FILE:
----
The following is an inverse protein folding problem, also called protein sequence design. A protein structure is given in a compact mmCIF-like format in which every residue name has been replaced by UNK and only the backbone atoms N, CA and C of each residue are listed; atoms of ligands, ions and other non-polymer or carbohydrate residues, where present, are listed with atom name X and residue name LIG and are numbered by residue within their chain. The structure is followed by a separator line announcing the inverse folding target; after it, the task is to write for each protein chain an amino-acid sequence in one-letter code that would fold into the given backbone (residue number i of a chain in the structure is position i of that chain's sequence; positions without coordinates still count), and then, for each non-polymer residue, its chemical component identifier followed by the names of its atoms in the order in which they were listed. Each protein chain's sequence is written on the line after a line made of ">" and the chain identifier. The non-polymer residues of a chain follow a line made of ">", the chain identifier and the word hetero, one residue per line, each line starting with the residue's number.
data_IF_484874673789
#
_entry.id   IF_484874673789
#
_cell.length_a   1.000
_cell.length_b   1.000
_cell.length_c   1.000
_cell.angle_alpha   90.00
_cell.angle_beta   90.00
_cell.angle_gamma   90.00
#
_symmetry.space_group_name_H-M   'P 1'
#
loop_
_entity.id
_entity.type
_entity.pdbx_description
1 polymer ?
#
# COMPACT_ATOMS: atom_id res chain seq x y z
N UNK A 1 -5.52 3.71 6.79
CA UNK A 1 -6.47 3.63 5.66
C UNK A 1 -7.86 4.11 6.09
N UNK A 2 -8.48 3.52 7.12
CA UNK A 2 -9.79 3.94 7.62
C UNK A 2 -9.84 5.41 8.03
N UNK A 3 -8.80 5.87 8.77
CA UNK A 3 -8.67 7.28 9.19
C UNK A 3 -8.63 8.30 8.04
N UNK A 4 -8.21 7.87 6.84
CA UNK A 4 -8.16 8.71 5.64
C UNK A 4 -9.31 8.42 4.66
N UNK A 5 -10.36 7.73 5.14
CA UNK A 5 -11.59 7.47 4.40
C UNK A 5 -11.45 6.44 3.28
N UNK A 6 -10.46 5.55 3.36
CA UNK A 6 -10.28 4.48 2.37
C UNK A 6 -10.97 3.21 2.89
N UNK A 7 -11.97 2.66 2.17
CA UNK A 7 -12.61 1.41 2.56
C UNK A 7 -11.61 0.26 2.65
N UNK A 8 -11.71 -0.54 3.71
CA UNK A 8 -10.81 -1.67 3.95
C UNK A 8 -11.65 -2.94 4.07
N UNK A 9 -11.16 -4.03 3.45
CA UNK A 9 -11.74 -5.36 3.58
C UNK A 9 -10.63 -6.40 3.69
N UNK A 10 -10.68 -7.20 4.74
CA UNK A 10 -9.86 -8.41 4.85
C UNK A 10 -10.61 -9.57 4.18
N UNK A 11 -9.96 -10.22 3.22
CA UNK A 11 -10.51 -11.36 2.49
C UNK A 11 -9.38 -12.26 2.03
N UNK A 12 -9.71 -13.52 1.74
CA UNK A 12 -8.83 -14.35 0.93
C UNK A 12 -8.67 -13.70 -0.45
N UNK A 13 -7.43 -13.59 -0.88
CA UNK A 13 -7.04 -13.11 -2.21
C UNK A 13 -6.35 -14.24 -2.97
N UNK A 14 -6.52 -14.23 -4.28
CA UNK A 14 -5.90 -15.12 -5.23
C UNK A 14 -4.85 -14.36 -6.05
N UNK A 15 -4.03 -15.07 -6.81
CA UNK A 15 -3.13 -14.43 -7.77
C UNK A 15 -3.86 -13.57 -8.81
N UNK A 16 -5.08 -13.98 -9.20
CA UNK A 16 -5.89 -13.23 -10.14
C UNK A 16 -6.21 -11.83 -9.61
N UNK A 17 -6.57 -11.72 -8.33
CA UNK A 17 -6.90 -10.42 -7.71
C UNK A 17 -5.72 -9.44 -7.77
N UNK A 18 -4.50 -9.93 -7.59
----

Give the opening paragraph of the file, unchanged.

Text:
The following is an inverse protein folding problem, also called protein sequence design. A protein structure is given in a compact mmCIF-like format in which every residue name has been replaced by UNK and only the backbone atoms N, CA and C of each residue are listed; atoms of ligands, ions and other non-polymer or carbohydrate residues, where present, are listed with atom name X and residue name LIG and are numbered by residue within their chain. The structure is followed by a separator line announcing the inverse folding target; after it, the task is to write for each protein chain an amino-acid sequence in one-letter code that would fold into the given backbone (residue number i of a chain in the structure is position i of that chain's sequence; positions without coordinates still count), and then, for each non-polymer residue, its chemical component identifier followed by the names of its atoms in the order in which they were listed. Each protein chain's sequence is written on the line after a line made of ">" and the chain identifier. The non-polymer residues of a chain follow a line made of ">", the chain identifier and the word hetero, one residue per line, each line starting with the residue's number.